Biden’s election success has aroused optimism among world leaders. Perhaps, President Trump’s reluctance to concede defeat and decision to legally challenge the election outcomes, may have dissuaded some of his followers to congratulate the president-elect. Notwithstanding the above, increasing number of European allies who regularly disagreed with the US policies on many issues are among some of the first to offer congratulations to Biden. Congratulating the incoming president, the French President has said, “We have a lot to do to overcome today’s challenges. Let’s work together”. Likewise, German Foreign Minister has displayed enthusiasm “to work together investing in cooperation for a new trans-Atlantic beginning, a new deal”.
Nepal’s Prime Minister has joined other world leaders in offering his congratulation to Biden. He has shown desire to work collaboratively under the Biden presidency. Although US policy towards Nepal does not necessarily change in tune with the change in the American leadership, it is Nepal’s hope that the bilateral friendship will continue to be smooth and deep between the two countries in the days to come. Some predict that the new administration may push for the speedy resolution of the issue of Millennium Challenge Corporation fund given Biden’s hawkish approach to China.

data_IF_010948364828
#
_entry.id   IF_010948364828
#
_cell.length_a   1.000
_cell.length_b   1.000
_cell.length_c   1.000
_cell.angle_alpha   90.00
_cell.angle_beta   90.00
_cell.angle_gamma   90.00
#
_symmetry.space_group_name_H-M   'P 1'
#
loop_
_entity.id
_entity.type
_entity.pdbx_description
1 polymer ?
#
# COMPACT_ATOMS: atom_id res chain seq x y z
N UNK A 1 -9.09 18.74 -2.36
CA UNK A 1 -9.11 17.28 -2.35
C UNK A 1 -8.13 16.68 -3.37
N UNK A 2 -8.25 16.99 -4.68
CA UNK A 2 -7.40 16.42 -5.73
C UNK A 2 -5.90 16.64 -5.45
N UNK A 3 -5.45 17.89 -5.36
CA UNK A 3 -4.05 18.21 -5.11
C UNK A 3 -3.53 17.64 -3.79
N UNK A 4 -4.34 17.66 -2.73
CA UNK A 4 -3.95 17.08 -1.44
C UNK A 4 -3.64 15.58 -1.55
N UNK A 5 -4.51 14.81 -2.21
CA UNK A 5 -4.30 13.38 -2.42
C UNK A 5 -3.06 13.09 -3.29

Some American hawks believe that the new administration may favour decoupling from China by shutting Chinese suppliers out of the US market. Actually, trade is a two-way dependency. It is not a zero-sum game. Reducing bilateral trade would be equivalent to that of previous administration’s failed tariffs against Chinese imports. Due to those tariffs, the American consumers have been compelled to pay higher price. Biden presidency will be traditional internationalist as the president-elect appreciates the EU’s historic relationship with the US and its liberal values. Hopefully, closer and friendlier cooperation will be demonstrated on a host of fronts, including trade and action on climate change. The changed US-EU relationship will also bolster the prospects of limiting the nuclear ambitions of Iran, considering the fact that they collaboratively negotiated the Joint Comprehensive Plan of Action (JCPOA) in 2015.